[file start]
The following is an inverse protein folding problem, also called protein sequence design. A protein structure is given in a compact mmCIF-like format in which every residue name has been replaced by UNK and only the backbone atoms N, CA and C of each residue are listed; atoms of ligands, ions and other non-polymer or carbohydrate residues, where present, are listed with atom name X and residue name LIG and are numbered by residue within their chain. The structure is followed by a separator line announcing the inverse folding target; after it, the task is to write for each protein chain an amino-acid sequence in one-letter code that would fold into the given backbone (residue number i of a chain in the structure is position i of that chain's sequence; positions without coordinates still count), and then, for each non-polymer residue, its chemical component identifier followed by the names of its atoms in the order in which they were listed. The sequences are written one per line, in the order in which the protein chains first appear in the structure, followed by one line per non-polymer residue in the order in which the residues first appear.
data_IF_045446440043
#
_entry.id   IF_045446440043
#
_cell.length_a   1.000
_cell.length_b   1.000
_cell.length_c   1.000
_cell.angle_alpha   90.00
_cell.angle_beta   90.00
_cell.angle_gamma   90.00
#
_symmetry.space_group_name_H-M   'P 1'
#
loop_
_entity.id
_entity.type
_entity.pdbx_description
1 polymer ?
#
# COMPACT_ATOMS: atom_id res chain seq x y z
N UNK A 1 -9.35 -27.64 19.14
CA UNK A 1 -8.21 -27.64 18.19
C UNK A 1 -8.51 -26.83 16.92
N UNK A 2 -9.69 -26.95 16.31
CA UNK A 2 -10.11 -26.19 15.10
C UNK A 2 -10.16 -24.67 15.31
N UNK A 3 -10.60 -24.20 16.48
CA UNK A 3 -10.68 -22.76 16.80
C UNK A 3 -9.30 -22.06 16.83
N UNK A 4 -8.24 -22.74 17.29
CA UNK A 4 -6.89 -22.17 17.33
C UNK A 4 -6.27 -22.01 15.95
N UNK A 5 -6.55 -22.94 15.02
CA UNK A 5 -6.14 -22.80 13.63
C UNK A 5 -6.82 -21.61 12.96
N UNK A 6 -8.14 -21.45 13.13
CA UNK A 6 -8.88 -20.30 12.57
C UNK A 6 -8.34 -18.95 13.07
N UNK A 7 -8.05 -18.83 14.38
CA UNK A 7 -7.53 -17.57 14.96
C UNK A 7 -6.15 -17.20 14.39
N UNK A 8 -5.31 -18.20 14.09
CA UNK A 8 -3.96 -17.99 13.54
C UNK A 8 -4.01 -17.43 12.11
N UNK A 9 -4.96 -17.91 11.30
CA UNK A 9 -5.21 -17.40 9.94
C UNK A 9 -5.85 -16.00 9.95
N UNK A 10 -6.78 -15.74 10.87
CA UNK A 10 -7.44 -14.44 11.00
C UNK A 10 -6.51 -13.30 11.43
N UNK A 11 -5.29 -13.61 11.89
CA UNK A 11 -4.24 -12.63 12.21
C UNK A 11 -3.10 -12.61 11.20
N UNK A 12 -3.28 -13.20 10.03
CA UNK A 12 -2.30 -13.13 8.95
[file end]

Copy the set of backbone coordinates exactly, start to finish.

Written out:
The following is an inverse protein folding problem, also called protein sequence design. A protein structure is given in a compact mmCIF-like format in which every residue name has been replaced by UNK and only the backbone atoms N, CA and C of each residue are listed; atoms of ligands, ions and other non-polymer or carbohydrate residues, where present, are listed with atom name X and residue name LIG and are numbered by residue within their chain. The structure is followed by a separator line announcing the inverse folding target; after it, the task is to write for each protein chain an amino-acid sequence in one-letter code that would fold into the given backbone (residue number i of a chain in the structure is position i of that chain's sequence; positions without coordinates still count), and then, for each non-polymer residue, its chemical component identifier followed by the names of its atoms in the order in which they were listed. The sequences are written one per line, in the order in which the protein chains first appear in the structure, followed by one line per non-polymer residue in the order in which the residues first appear.
data_IF_045446440043
#
_entry.id   IF_045446440043
#
_cell.length_a   1.000
_cell.length_b   1.000
_cell.length_c   1.000
_cell.angle_alpha   90.00
_cell.angle_beta   90.00
_cell.angle_gamma   90.00
#
_symmetry.space_group_name_H-M   'P 1'
#
loop_
_entity.id
_entity.type
_entity.pdbx_description
1 polymer ?
#
# COMPACT_ATOMS: atom_id res chain seq x y z
N UNK A 1 -9.35 -27.64 19.14
CA UNK A 1 -8.21 -27.64 18.19
C UNK A 1 -8.51 -26.83 16.92
N UNK A 2 -9.69 -26.95 16.31
CA UNK A 2 -10.11 -26.19 15.10
C UNK A 2 -10.16 -24.67 15.31
N UNK A 3 -10.60 -24.20 16.48
CA UNK A 3 -10.68 -22.76 16.80
C UNK A 3 -9.30 -22.06 16.83
N UNK A 4 -8.24 -22.74 17.29
CA UNK A 4 -6.89 -22.17 17.33
C UNK A 4 -6.27 -22.01 15.95
N UNK A 5 -6.55 -22.94 15.02
CA UNK A 5 -6.14 -22.80 13.63
C UNK A 5 -6.82 -21.61 12.96
N UNK A 6 -8.14 -21.45 13.13
CA UNK A 6 -8.88 -20.30 12.57
C UNK A 6 -8.34 -18.95 13.07
N UNK A 7 -8.05 -18.83 14.38
CA UNK A 7 -7.53 -17.57 14.96
C UNK A 7 -6.15 -17.20 14.39
N UNK A 8 -5.31 -18.20 14.09
CA UNK A 8 -3.96 -17.99 13.54
C UNK A 8 -4.01 -17.43 12.11
N UNK A 9 -4.96 -17.91 11.30
CA UNK A 9 -5.21 -17.40 9.94
C UNK A 9 -5.85 -16.00 9.95
N UNK A 10 -6.78 -15.74 10.87
CA UNK A 10 -7.44 -14.44 11.00
C UNK A 10 -6.51 -13.30 11.43
N UNK A 11 -5.29 -13.61 11.89
CA UNK A 11 -4.24 -12.63 12.21
C UNK A 11 -3.10 -12.61 11.20
N UNK A 12 -3.28 -13.20 10.03
CA UNK A 12 -2.30 -13.13 8.95